What happens when freedom of religion comes face-to-face with anti-discrimination policies? We’ll find out soon.
The Supreme Court is about to consider a case, Christian Legal Society v. Martinez, against the University of California’s Hastings College of the Law. A campus religious group called the Christian Legal Society claims they are being denied religious freedom and free speech because the college is requiring them to follow its anti-discrimination policy. The group refuses to allow gay students and nonbelievers into its leadership, while still expecting to remain an official student organization.
To become a voting member in the Christian Legal Society, students are required to sign a statement of faith showing support for “biblical principles of sexual morality.” The group also explicitly includes in their statement that those who advocate or engage in homosexual conduct cannot be voting members or group leaders.
The Christian Legal Society is not being denied their religious freedom. They are free to continue as an organization — and discriminate against gay people — as long as they give up their funding. The public university is funded by taxpayer money, and all clubs must practice non-discrimination in order to be recognized by the school. School policy dictates that any officially recognized student organizations cannot discriminate based on race, color, religion, national origin, ancestry, disability, age, sex, or sexual orientation. Members of the Christian Legal Society are expecting special rights by challenging the school for not funding their discriminatory behavior.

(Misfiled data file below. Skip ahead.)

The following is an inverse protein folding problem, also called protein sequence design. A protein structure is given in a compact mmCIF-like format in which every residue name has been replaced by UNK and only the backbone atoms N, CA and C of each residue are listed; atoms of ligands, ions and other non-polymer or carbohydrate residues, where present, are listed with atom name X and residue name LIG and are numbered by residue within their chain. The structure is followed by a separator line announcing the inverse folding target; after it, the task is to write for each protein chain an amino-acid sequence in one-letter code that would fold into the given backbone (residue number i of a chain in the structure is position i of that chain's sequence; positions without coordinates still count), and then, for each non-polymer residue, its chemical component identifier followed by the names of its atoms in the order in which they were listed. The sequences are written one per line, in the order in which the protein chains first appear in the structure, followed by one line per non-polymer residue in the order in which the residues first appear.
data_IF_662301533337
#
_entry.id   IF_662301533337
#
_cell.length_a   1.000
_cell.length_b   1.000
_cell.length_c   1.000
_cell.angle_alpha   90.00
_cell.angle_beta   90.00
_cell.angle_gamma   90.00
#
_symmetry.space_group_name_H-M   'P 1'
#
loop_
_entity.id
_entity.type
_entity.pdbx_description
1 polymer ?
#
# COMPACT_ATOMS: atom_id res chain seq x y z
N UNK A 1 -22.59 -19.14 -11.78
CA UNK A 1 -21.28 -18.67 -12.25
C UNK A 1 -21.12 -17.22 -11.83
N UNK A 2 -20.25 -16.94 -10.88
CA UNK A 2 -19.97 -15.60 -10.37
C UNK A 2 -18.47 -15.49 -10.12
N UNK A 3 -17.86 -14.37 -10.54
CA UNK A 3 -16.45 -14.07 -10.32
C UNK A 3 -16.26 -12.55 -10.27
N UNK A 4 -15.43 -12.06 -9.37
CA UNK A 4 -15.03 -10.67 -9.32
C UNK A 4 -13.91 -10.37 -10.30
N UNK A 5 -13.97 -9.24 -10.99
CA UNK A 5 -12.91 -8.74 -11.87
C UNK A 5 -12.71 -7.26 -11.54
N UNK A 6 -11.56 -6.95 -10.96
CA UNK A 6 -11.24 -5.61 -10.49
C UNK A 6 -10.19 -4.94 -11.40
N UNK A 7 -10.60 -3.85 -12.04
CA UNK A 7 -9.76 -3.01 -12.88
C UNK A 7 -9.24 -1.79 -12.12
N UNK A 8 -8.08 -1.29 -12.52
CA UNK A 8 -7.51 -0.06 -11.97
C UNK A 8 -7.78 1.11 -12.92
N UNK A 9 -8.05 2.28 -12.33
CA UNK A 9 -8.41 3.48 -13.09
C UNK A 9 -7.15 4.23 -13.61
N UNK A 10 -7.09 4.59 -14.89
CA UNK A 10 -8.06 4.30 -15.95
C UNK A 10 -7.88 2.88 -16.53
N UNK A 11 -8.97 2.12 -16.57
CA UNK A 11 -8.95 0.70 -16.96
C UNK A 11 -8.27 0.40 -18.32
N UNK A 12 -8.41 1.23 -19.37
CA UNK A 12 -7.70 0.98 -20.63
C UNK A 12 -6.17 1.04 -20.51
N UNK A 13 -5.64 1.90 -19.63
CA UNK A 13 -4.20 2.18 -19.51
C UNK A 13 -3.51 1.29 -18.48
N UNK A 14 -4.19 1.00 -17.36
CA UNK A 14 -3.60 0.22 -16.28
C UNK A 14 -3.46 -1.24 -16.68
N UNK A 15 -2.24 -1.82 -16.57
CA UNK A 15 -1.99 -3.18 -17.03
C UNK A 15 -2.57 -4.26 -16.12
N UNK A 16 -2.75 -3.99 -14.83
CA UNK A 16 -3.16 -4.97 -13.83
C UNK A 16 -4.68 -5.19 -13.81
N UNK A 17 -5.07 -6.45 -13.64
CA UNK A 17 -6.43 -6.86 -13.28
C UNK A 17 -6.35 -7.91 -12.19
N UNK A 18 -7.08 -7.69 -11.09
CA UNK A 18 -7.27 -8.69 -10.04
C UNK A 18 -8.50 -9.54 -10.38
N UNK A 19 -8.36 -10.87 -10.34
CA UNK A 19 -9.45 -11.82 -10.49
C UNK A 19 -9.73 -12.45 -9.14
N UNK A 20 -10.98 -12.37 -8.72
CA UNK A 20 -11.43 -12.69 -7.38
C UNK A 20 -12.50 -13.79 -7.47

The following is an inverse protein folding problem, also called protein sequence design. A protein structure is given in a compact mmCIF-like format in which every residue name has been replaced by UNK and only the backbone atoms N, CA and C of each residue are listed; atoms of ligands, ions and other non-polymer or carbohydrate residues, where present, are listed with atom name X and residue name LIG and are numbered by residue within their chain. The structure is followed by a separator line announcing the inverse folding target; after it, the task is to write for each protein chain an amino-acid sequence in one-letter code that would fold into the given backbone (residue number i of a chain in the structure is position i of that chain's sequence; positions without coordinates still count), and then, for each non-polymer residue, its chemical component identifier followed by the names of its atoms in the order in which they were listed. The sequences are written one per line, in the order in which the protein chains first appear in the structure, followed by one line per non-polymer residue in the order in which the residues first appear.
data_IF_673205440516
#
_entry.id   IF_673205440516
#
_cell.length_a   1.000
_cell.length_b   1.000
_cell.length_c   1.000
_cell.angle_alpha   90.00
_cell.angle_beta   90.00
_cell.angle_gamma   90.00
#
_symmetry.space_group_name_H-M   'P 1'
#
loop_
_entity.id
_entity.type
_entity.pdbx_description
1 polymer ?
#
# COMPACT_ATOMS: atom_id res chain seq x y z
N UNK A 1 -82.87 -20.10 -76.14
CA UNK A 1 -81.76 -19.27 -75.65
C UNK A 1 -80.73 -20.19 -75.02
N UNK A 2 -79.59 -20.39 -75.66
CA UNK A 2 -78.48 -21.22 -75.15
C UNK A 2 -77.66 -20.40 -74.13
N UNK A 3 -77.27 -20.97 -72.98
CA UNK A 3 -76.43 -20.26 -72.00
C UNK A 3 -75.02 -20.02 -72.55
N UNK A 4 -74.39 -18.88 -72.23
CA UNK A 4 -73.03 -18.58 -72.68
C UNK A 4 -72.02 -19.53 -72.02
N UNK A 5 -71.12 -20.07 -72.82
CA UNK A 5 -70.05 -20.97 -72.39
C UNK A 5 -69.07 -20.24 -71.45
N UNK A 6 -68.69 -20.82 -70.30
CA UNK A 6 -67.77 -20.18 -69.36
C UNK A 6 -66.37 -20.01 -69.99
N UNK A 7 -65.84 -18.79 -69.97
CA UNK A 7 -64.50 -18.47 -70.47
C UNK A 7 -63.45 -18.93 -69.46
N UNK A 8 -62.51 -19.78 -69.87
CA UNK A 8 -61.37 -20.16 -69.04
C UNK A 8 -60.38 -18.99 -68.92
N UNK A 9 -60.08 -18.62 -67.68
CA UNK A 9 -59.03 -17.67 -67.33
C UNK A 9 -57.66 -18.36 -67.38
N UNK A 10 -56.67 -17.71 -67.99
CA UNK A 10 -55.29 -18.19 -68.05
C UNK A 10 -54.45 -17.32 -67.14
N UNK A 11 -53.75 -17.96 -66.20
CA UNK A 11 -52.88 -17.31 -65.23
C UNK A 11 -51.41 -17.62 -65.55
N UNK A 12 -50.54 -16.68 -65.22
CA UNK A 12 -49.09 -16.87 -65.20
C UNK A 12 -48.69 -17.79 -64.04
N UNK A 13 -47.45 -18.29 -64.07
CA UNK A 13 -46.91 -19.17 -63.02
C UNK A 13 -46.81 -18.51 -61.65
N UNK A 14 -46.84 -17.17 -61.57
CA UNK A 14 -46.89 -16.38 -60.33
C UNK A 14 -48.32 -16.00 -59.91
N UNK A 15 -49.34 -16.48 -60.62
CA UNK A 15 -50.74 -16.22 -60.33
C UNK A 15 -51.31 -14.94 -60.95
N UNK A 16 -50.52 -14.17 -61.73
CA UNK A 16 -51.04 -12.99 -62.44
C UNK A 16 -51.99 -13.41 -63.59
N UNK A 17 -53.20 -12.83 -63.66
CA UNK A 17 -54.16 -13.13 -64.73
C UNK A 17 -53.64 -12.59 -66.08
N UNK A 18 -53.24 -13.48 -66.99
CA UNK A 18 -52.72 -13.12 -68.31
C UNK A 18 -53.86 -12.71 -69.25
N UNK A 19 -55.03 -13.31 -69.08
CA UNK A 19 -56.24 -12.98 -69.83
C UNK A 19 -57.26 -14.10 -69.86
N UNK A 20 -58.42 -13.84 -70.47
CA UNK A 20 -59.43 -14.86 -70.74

The Christian Legal Society says that they are being denied religious freedom, yet they feel entitled to deny others of their religious freedom. An LGBT student organization (or any other student organizations, for that matter) would not be recognized by the school if the organization had exclusive membership requirements. I somehow doubt that the Christian Legal Society would keep quiet if their tax money was going toward an organization that discriminated against Christians because of “free speech.”
Free speech and government-sponsored discrimination are two very different things. If groups want to discriminate against gay people, they should not expect funding from the government. But this religious student organization should not have the privilege or special right of official school recognition without following the same rules as all the other student organizations.
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